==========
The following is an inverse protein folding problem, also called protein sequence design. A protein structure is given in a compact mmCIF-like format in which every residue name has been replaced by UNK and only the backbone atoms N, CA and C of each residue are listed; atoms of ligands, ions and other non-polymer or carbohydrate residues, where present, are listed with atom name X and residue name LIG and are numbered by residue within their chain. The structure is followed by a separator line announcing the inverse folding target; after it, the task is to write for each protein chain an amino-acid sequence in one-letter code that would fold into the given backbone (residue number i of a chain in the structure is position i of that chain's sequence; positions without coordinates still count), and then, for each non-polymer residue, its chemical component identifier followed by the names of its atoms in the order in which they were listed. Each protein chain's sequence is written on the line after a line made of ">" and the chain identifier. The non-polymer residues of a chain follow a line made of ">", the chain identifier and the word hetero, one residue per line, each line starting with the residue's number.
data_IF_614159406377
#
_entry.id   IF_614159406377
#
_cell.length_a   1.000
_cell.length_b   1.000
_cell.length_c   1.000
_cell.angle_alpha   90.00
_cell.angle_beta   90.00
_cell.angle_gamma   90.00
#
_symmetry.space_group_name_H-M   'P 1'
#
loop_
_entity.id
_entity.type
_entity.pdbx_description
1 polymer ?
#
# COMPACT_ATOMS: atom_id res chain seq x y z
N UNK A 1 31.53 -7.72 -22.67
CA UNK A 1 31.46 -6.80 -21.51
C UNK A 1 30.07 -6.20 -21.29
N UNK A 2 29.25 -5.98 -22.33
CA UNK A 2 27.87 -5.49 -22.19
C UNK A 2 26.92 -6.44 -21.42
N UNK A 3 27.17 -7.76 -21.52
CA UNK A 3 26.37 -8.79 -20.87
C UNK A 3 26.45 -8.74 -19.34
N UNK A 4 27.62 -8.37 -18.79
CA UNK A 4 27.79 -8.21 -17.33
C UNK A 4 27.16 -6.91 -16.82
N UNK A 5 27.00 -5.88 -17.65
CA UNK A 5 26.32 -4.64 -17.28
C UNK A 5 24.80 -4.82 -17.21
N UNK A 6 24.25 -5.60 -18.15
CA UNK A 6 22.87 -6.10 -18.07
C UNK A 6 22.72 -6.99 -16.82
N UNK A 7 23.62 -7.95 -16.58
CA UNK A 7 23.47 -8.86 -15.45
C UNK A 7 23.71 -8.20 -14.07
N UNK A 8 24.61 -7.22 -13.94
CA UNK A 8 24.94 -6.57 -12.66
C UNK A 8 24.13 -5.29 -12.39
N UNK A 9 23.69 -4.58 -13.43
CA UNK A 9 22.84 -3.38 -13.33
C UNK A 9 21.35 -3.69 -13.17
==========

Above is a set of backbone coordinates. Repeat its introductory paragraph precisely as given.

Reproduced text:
The following is an inverse protein folding problem, also called protein sequence design. A protein structure is given in a compact mmCIF-like format in which every residue name has been replaced by UNK and only the backbone atoms N, CA and C of each residue are listed; atoms of ligands, ions and other non-polymer or carbohydrate residues, where present, are listed with atom name X and residue name LIG and are numbered by residue within their chain. The structure is followed by a separator line announcing the inverse folding target; after it, the task is to write for each protein chain an amino-acid sequence in one-letter code that would fold into the given backbone (residue number i of a chain in the structure is position i of that chain's sequence; positions without coordinates still count), and then, for each non-polymer residue, its chemical component identifier followed by the names of its atoms in the order in which they were listed. Each protein chain's sequence is written on the line after a line made of ">" and the chain identifier. The non-polymer residues of a chain follow a line made of ">", the chain identifier and the word hetero, one residue per line, each line starting with the residue's number.